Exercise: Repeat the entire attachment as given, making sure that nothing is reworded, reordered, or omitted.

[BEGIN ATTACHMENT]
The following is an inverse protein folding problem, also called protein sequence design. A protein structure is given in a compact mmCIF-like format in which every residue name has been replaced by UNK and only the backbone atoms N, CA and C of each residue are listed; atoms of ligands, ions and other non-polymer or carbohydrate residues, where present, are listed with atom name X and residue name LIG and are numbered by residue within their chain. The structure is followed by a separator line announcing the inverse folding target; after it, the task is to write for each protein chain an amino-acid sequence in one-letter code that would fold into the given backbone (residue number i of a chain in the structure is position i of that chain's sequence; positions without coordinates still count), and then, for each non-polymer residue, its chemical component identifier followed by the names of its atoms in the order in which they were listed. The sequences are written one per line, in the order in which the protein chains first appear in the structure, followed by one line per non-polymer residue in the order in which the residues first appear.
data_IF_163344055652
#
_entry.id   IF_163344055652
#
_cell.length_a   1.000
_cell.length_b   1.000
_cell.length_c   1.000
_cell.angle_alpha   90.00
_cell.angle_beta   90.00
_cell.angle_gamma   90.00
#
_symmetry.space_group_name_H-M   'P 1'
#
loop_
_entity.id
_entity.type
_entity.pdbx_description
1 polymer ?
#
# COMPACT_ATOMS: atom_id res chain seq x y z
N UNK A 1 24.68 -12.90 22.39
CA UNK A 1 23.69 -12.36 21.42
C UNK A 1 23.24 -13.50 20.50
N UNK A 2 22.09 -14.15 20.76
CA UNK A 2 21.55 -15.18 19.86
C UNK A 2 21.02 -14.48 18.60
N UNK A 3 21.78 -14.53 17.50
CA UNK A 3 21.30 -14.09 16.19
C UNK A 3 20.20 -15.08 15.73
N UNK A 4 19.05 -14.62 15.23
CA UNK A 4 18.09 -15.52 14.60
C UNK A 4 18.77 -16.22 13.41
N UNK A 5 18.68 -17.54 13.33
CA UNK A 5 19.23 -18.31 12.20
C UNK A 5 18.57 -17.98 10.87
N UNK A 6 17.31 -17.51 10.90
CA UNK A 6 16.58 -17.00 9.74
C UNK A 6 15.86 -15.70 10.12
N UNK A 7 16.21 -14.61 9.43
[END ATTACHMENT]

The following is an inverse protein folding problem, also called protein sequence design. A protein structure is given in a compact mmCIF-like format in which every residue name has been replaced by UNK and only the backbone atoms N, CA and C of each residue are listed; atoms of ligands, ions and other non-polymer or carbohydrate residues, where present, are listed with atom name X and residue name LIG and are numbered by residue within their chain. The structure is followed by a separator line announcing the inverse folding target; after it, the task is to write for each protein chain an amino-acid sequence in one-letter code that would fold into the given backbone (residue number i of a chain in the structure is position i of that chain's sequence; positions without coordinates still count), and then, for each non-polymer residue, its chemical component identifier followed by the names of its atoms in the order in which they were listed. The sequences are written one per line, in the order in which the protein chains first appear in the structure, followed by one line per non-polymer residue in the order in which the residues first appear.
data_IF_163344055652
#
_entry.id   IF_163344055652
#
_cell.length_a   1.000
_cell.length_b   1.000
_cell.length_c   1.000
_cell.angle_alpha   90.00
_cell.angle_beta   90.00
_cell.angle_gamma   90.00
#
_symmetry.space_group_name_H-M   'P 1'
#
loop_
_entity.id
_entity.type
_entity.pdbx_description
1 polymer ?
#
# COMPACT_ATOMS: atom_id res chain seq x y z
N UNK A 1 24.68 -12.90 22.39
CA UNK A 1 23.69 -12.36 21.42
C UNK A 1 23.24 -13.50 20.50
N UNK A 2 22.09 -14.15 20.76
CA UNK A 2 21.55 -15.18 19.86
C UNK A 2 21.02 -14.48 18.60
N UNK A 3 21.78 -14.53 17.50
CA UNK A 3 21.30 -14.09 16.19
C UNK A 3 20.20 -15.08 15.73
N UNK A 4 19.05 -14.62 15.23
CA UNK A 4 18.09 -15.52 14.60
C UNK A 4 18.77 -16.22 13.41
N UNK A 5 18.68 -17.54 13.33
CA UNK A 5 19.23 -18.31 12.20
C UNK A 5 18.57 -17.98 10.87
N UNK A 6 17.31 -17.51 10.90
CA UNK A 6 16.58 -17.00 9.74
C UNK A 6 15.86 -15.70 10.12
N UNK A 7 16.21 -14.61 9.43